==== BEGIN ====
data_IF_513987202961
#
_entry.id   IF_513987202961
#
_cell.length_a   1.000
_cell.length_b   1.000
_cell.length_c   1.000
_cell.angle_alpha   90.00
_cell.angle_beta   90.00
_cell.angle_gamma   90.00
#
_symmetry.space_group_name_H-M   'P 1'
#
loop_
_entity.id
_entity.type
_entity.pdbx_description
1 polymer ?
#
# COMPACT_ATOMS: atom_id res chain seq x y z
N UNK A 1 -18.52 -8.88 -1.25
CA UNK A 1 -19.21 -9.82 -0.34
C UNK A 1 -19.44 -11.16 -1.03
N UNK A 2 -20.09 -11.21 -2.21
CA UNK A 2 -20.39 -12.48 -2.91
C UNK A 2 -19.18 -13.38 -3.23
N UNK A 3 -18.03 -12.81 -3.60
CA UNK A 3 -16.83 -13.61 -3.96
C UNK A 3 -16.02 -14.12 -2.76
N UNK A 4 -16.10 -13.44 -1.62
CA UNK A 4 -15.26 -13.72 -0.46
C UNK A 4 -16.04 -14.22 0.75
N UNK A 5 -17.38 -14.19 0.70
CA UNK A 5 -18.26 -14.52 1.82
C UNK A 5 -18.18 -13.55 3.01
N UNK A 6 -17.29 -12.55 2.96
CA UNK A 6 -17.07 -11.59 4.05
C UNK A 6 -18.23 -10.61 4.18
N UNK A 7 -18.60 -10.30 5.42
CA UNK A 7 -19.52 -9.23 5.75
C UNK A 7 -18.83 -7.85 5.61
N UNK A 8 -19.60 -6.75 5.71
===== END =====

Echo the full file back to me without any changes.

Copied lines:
data_IF_513987202961
#
_entry.id   IF_513987202961
#
_cell.length_a   1.000
_cell.length_b   1.000
_cell.length_c   1.000
_cell.angle_alpha   90.00
_cell.angle_beta   90.00
_cell.angle_gamma   90.00
#
_symmetry.space_group_name_H-M   'P 1'
#
loop_
_entity.id
_entity.type
_entity.pdbx_description
1 polymer ?
#
# COMPACT_ATOMS: atom_id res chain seq x y z
N UNK A 1 -18.52 -8.88 -1.25
CA UNK A 1 -19.21 -9.82 -0.34
C UNK A 1 -19.44 -11.16 -1.03
N UNK A 2 -20.09 -11.21 -2.21
CA UNK A 2 -20.39 -12.48 -2.91
C UNK A 2 -19.18 -13.38 -3.23
N UNK A 3 -18.03 -12.81 -3.60
CA UNK A 3 -16.83 -13.61 -3.96
C UNK A 3 -16.02 -14.12 -2.76
N UNK A 4 -16.10 -13.44 -1.62
CA UNK A 4 -15.26 -13.72 -0.46
C UNK A 4 -16.04 -14.22 0.75
N UNK A 5 -17.38 -14.19 0.70
CA UNK A 5 -18.26 -14.52 1.82
C UNK A 5 -18.18 -13.55 3.01
N UNK A 6 -17.29 -12.55 2.96
CA UNK A 6 -17.07 -11.59 4.05
C UNK A 6 -18.23 -10.61 4.18
N UNK A 7 -18.60 -10.30 5.42
CA UNK A 7 -19.52 -9.23 5.75
C UNK A 7 -18.83 -7.85 5.61
N UNK A 8 -19.60 -6.75 5.71